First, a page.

The world is too much with me these days, my friends, and thus I find myself searching for solace in story. When my aging eyes are strained from work, I’m less enthused about escaping into a book; luckily, there have been plenty of satisfying/distracting stories to be found on the small screen lately.
Once upon a time I received eye rolls and sneers when I mentioned Hallmark movies (and perhaps there was a time when I sneered), but these days more and more of my friends are watching right along with me. I’ve found this year’s “Winterfest” offerings to be pretty strong. Of course there’s a formula, and we all know who is getting together by the end of the movie, but there’s some comfort to be derived from that, right? The above two films were particular favorites of mine — the dialogue was snappy and the chemistry between the leads fun to watch. (Note: Hallmark finally is introducing more diversity into their productions, which is great, but I think we’re all MORE than ready for diverse romantic leads, okay? Can we get on that soon?)
DVR ALERT: All four of the Winterfest movies will run this Saturday (1/27) starting at 1 EST. And coming very soon from Hallmark — the Valentine’s Day movies!
Too sappy for you? Well, let’s do a 180 with these options:
Lately I’ve become obsessed with the horror films of Mike Flanagan. (And yes, HE is the writer/director for the forthcoming Netflix adaptation of Shirley Jackson’s The Haunting of Hill House!) My obsession began when one of my favorite YouTube film reviewers, Chris Stuckmann, included Gerald’s Game in his list of favorite films of 2017. His recommendation, along with the fact that it’s a Stephen King story, prompted me to track it down immediately. You guys, the TENSION! It’s excruciating at times. But that tension, along with the performances from Carla Gugino and Bruce Greenwood, make this such a remarkable viewing experience. For me the film’s coda somewhat undercuts the overall effect, but your mileage may vary. Here’s what I love about Flanagan’s films — they are character-driven (always featuring strong women), thoughtfully cast, and do not rely overmuch on special effects or jump scares. Oculus, in my opinion, drags out a little long, but Karen Gillan gives an inspired performance as a young woman trying to prove, through a carefully conceived paranormal investigation (Eee, one of my favorite things in a horror movie!), that a cursed mirror killed her parents. Ouija: Origin of Evil started out so brilliantly with a widowed mother and her daughters adding a Ouija board to their seance scams. I was in horror HEAVEN. Things fell apart at the end, sadly, but perhaps this was due to the constraints of it being a prequel? I have quibbles with all three of the films, but I still enthusiastically recommend them to horror buffs. (Something to consider–Ouija: Origin of Evil is PG-13, but the other two are definitely more adult.)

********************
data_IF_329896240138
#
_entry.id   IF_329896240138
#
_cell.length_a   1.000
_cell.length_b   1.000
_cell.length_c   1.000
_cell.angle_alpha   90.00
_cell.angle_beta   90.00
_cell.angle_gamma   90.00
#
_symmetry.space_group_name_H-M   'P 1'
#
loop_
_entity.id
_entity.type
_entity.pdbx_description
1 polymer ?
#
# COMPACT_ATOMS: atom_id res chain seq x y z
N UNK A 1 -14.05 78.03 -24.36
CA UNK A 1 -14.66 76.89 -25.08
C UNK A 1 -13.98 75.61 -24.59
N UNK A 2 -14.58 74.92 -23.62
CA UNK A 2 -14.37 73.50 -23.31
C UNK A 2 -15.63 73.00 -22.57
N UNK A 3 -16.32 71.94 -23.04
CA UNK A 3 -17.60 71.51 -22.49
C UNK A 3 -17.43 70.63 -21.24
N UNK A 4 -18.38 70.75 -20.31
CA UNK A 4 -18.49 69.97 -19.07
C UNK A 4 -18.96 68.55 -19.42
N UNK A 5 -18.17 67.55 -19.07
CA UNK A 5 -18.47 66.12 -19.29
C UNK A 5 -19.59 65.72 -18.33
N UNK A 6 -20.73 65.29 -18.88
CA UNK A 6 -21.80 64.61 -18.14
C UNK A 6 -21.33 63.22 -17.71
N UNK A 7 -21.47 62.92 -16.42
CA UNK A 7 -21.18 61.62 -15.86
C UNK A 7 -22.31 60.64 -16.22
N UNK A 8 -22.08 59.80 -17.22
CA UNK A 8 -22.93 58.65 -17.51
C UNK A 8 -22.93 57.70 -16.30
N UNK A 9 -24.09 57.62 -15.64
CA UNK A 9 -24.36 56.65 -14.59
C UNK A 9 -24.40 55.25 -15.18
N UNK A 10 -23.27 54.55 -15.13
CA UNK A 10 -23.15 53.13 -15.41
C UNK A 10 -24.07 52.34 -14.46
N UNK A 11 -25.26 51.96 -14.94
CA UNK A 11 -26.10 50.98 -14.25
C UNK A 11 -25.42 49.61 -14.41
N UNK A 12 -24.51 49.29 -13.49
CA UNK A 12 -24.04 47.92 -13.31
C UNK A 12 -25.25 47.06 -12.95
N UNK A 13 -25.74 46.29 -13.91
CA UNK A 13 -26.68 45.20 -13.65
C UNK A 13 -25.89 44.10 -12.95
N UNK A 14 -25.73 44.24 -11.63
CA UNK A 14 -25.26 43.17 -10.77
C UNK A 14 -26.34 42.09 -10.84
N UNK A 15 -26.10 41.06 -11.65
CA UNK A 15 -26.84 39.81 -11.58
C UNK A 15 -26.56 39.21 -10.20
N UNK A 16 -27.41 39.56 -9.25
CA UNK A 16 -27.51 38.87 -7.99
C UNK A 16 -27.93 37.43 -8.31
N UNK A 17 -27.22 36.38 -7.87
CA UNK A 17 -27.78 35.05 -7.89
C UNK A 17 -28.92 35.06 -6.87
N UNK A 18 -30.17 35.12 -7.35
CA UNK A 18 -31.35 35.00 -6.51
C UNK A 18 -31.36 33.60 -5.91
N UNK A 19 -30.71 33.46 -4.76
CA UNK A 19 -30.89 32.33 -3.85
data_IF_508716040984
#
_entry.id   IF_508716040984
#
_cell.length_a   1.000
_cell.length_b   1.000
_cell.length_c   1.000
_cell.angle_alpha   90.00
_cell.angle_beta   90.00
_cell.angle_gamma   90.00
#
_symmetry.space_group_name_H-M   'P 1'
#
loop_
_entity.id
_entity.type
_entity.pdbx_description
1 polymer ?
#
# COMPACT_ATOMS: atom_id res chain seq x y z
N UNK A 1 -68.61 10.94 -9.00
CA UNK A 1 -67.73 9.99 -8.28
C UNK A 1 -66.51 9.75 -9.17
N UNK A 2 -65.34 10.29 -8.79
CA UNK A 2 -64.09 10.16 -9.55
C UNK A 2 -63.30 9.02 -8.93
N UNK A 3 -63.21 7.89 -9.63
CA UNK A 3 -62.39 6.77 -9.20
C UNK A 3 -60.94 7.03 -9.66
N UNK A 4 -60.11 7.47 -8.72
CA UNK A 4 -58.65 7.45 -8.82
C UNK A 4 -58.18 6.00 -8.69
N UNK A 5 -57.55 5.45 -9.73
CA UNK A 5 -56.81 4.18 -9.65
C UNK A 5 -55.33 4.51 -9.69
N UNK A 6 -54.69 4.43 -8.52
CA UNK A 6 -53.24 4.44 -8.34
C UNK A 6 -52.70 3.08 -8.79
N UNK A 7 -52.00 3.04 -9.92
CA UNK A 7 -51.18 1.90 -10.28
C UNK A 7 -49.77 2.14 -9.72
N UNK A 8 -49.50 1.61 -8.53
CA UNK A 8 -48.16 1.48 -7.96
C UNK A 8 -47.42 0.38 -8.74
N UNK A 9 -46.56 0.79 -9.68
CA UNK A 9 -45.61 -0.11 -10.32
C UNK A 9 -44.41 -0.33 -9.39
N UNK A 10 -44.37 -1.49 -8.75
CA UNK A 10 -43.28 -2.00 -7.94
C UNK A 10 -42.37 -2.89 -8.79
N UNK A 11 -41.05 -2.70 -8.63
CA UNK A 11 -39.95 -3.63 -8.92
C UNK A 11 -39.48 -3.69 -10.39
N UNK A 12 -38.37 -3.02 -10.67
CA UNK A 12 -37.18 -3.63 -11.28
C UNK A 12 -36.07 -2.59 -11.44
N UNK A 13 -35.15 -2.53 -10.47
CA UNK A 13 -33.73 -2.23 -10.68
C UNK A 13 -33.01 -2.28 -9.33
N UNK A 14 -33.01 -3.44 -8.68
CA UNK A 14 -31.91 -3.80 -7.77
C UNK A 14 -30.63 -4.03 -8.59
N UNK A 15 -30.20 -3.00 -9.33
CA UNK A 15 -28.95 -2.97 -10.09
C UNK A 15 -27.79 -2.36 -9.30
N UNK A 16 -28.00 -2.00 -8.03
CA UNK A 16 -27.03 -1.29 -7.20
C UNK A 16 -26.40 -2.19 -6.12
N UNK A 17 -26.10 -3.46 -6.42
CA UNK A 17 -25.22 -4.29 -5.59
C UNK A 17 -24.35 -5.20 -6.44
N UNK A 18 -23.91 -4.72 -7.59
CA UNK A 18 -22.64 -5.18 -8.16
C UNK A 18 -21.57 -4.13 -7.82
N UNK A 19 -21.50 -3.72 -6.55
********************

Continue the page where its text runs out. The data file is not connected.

ETA: Gerald’s Game and Oculus are available on Netflix, but I could only watch Ouija-Origin of Evil through a trial subscription to Cinemax (available through Amazon Prime).
Okay, so maybe you’re not quite up to a horror film at this moment. Don’t worry, I’ll mention the above films again in early October when I offer my annual horror recommendations. For now you might prefer something “in between” — not too sappy, not too dark and creepy.
How about this?
After mainlining the series Shetland, with angsty cutie-pie DI Jimmy Perez (played by perennial favorite Douglas Henshall), I thoroughly expected Vera, also based on novels by Ann Cleeves, to be “meh” by comparison. Well, I’m in the sixth season now and I think I love it MORE than Shetland. It all comes down to the performance by Brenda Blethyn. Honestly, I feel nearly the same about her as I do about Helen Mirren–I simply long to meet her and bask in her glory. Detective Chief Inspector Vera Stanhope is very real to me, and I adore her, and I love to watch the team come together under her somewhat cranky and impatient direction. There is darkness in the show, to be sure, and occasional moments of heartbreak, but Vera fights on and always solves the case. Bonus: we are treated to lovely shots of the Northumbrian moors and coastline.
ETA: Vera is available to watch through Acorn TV.
How about you? What have been your favorite TV distractions of late?